US 3128021 A
Description (OCR text may contain errors)
A ril 7, 1964 C. C. HABBENA TRAY FOR GOLF CARTS Filed Sept. 22, 1960 Carl 6. Habbena 1N VENTOR.
United States Patent f 3,128,021 TRAY FOR GOLF CARTS Carl C. Habbena, 530 Lake St., Rockwell City, Iowa Filed Sept. 22, 1960, Ser. No. 57,675 2 Claims. (El. 224-29) This invention relates to a golf cart tray or accessory holder adapted to be attached to a part of a golf cart for carrying the various accessories of a golfer.
More specifically, the invention relates to a tray for attachment to a golf cart adapted to hold and retain a supply of golf balls, a supply of tees, a score card, a pencil and a package of cigarettes. A receptacle is also provided on the tray for carrying a lighted cigarette.
An object of the invention is to provide a golf tray which is readily adapted to be attached to a handle or a structural portion of the golf cart, whereby a golfer will have his accessories readily available.
A further object of the invention is to provide a golf tray which is simple in design and cheaply and easily manufactured.
A further object of the invention is to provide a golf tray not only for carrying various articles, but also retaining them against accidental dislodgement.
Additional objects and advantages of this invention Will be apparent from the following description and accompanying drawings wherein:
FIGURE 1 is a perspective view of the novel golf tray;
FIGURE 2 is a vertical longitudinal sectional view taken upon an enlarged scale on the plane indicated by the section line 2-2 of FIGURE 1;
FIGURE 3 is a vertical transverse sectional view taken upon an enlarged scale and substantially on the plane indicated by the section line 3-3 of FIGURE 1;
FIGURE 4 is a vertical longitudinal sectional view taken on an enlarged scale and substantially upon the plane indicated by section line 4-4 of FIGURE 1 and shows a cross section of a pencil and score card holder; and
FIGURE 5 is a detail view in vertical longitudinal section taken substantially upon the plane indicated by section line 55 of FIGURE 1 and showing upon an enlarged scale one of the tee holders.
Referring to the drawing, and as seen in FIGURE 1, the main body of the tray is composed of a flat body secured to a handle 12 or other structural member of a golf cart.
The means for connecting the body of the tray to the golf cart comprises a resilient, U-shaped clamp 14. The body 10 has a recess portion 16 which is punched and depressed from the body to form in effect a strap area. This strap is indicated at 18, is integral with the body plate 10 and overlaps an extension 20 which is integral with the U-shaped clamp 14. The extension 20 of the U-shaped clamp 14 is tightly fitted within the recess 16 of the body and held therein by friction. The U-shaped clamp is held in tight gripping relation with the golf cart handle or member by tightening the bolt 22 and nut 24.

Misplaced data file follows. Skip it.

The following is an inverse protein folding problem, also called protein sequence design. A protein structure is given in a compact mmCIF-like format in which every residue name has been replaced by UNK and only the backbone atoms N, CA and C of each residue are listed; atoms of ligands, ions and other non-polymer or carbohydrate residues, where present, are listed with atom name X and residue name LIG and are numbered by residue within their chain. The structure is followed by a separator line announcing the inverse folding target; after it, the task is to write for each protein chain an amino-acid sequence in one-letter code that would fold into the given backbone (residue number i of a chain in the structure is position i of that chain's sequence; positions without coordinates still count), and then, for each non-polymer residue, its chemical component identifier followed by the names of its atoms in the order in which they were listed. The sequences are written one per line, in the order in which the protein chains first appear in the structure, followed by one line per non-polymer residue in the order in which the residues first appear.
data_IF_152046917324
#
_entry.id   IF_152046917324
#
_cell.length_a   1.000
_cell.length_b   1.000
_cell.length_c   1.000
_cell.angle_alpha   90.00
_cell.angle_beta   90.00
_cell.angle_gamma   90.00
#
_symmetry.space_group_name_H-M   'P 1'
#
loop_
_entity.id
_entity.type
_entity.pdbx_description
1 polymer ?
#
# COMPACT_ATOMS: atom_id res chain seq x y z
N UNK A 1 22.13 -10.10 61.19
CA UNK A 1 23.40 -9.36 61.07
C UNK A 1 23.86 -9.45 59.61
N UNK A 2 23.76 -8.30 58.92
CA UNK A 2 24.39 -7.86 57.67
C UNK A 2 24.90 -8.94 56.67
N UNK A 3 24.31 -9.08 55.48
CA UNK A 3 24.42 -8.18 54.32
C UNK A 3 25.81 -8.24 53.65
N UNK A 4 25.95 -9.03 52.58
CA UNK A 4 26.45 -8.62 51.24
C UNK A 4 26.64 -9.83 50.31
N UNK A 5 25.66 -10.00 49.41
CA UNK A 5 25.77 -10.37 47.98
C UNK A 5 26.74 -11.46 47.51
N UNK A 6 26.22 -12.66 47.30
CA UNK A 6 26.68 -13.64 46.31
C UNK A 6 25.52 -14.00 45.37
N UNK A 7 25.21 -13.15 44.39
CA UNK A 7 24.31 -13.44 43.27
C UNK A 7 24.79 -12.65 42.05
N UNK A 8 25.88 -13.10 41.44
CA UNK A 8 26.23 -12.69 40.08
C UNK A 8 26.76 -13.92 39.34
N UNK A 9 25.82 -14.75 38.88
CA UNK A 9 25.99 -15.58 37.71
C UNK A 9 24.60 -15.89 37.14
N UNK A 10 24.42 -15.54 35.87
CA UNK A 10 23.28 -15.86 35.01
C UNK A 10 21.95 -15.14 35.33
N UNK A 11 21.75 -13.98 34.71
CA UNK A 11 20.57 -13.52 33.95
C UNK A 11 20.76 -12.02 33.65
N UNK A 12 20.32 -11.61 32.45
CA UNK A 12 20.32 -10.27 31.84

The score card or pad.26 is retained on the body plate 10 by means of a resilient member 28. As shown in FIGURE 1, the free end of this resilient member is bent upwardly so that the score card may be easily pushed between this resilient member and body 10. The pencil retaining member 30 lies directly on top of the score card retaining member 28 and both of these members are rigidly secured to the body 10 by means of rivets 32 extending through all of these members. As shown in FIGURE 1, the free end of the pencil retaining member 30 is also bent upwardly so that the pencil 34 may be forced thereunder, and member 30 contains a lateral 3,128,021 Patented Apr. 7, 1964 "ice groove adjacent to its end for receiving and retaining the pencil.
Along one side of the body 11) is provided a series of holes 36, each hole containing a resilient grommet 38 which are pressed within the holes 36 and held therein by flanges around a circular groove in the grommet. The grommets 38 are preferably formed of some material, such as rubber, which is resilient and has a high friction coefficient. Natural or synthetic rubber are examples of such materials. As shown in FIGURES 1 and 5, the tees 4t? fit snugly within the grommets and are held by friction therein. However, they may be manually withdrawn therefrom whenever desired by the user of the golf cart.
As shown in FIGURE 1, one corner of the body 10 has a rectangular hole 42 therein. Secured by means of rivets 44 to the sides of this opening is a receptacle 46 which is U-shaped in cross-section. As shown in FIG- URE 3, the flanges 4-8 of this receptacle receive through holes therein the rivets 44 for securing it to the body 10. The vertical sides of this receptacle, as shown at 50, are slightly concave so that they may frictionally grip and retain a pack of cigarettes 52.